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FTC Cracks Down on Texan Violating the Mortgage Assistance Relief Services Rule
Sep 23, 2011

The Federal Trade Commission (FTC) has filed a complaint in U.S. District Court for the District of Columbia to halt the misleading claims of a defendant, Christopher Mallett of San Antonio, Texas, who allegedly deceived consumers by using multiple Web sites to impersonate federal consumer assistance agencies or pretend to be affiliated with them. Through the sites, the defendant solicited indebted consumers and referred them to companies selling mortgage, tax, and debt relief services with promises that their debts would be substantially reduced or eliminated, according to the FTC complaint. As part of its continuing crackdown on scams that target consumers in financial distress, the FTC charged Christopher Mallett with multiple violations of the Federal Trade Commission Act for misrepresenting his affiliations with federal agencies, misrepresenting that the services advertised on his websites were government-approved, and making deceptive debt relief claims. The FTC further charged that his deceptive claims violated the FTC’s Telemarketing Sales Rule and Mortgage Assistance Relief Services Rule. Mallett did business as Department of Consumer Services Protection Commission, U.S. Debt Care, World Law Debt, U.S. Mortgage Relief Counsel,,,, and FHA-homeloaninfo. The FTC alleges that Mallett, a “lead generator,” impersonated the FTC or other government agencies on sites he created. For example, Mallett’s Web sites associated his business with a fictitious government agency—the “Department of Consumer Services Protection Commission"—that appears to combine two real government agencies, the FTC and the Consumer Financial Protection Bureau (CFPB). Further, the sites depicted the FTC’s official seal, copied language about the fictitious agency’s supposed consumer protection mission almost verbatim from the FTC’s site, and claimed that the fictitious agency “monitors and researches” member companies that provide financial assistance to American consumers, the complaint alleges. According to the FTC, Mallett also deceived consumers by using the name of another fictitious government agency that he called the “U.S. Mortgage Relief Counsel” on his site, This site also included a picture of the U.S. Capitol building and promised that the “Counsel” would direct consumers to “officials licensed with the National Mortgage Licensing Service (NMLS), persuant [sic] to the SAFE Act of 2008.” According to the FTC, neither Mallett nor any of his websites have ever been affiliated with the FTC or any other government agencies. Mallett also allegedly claimed that consumers who responded to his site solicitations could have their debts substantially reduced, in some cases, citing specific percentages. In one instance, the site depicted a “success stats chart” for his business that purported to show that his customers’ debts were settled for 16 percent to 40 percent of the amount owed. These claims were false or unsubstantiated, the FTC charged.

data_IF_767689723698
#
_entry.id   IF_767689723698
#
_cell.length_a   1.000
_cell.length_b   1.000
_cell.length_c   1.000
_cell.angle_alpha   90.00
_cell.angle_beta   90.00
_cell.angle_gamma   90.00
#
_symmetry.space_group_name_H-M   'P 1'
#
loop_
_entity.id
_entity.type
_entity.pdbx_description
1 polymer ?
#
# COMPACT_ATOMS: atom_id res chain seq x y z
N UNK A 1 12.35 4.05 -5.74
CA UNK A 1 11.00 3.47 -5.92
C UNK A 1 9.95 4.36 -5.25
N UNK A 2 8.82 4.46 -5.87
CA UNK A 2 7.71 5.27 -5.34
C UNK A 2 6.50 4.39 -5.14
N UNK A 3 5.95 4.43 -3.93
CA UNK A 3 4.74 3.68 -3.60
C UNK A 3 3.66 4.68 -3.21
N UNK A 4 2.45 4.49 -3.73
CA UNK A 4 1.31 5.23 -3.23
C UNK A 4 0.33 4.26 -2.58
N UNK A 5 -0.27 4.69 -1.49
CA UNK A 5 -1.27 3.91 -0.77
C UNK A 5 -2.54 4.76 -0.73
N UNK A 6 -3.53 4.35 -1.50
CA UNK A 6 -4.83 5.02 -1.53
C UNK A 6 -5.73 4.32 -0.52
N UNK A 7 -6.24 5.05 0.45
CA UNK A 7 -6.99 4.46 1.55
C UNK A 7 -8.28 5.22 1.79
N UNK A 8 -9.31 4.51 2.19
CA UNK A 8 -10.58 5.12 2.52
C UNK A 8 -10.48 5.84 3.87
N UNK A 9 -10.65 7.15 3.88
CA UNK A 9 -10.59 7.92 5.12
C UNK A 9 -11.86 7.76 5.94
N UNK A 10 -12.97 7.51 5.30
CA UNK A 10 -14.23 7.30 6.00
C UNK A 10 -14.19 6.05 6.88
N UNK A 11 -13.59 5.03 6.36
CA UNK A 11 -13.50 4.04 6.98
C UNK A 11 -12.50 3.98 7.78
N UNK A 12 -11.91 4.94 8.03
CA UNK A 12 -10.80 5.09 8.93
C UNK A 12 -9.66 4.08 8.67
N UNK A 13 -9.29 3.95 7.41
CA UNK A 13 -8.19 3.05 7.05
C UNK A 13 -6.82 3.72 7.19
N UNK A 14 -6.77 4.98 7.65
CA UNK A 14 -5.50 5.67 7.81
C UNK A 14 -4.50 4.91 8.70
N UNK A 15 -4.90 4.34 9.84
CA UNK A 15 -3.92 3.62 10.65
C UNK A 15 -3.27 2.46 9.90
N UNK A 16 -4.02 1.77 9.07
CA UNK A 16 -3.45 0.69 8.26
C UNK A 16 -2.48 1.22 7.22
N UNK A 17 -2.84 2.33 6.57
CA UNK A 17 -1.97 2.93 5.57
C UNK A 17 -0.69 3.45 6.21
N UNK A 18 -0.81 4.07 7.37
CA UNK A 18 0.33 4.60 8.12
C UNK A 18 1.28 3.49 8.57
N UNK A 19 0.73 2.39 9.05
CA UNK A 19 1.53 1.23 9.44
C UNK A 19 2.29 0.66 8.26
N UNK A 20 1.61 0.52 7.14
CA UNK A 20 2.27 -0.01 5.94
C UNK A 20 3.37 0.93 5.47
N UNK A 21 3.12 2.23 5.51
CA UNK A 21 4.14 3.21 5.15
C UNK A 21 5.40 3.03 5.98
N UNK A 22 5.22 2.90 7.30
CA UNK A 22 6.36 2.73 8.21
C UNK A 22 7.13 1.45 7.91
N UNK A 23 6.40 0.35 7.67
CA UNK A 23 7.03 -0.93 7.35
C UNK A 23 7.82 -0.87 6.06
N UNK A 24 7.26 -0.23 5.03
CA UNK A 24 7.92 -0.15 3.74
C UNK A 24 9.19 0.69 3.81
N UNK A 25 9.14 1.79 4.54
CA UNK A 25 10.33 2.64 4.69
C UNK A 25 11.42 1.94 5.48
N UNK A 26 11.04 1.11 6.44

Sep 23, 2011
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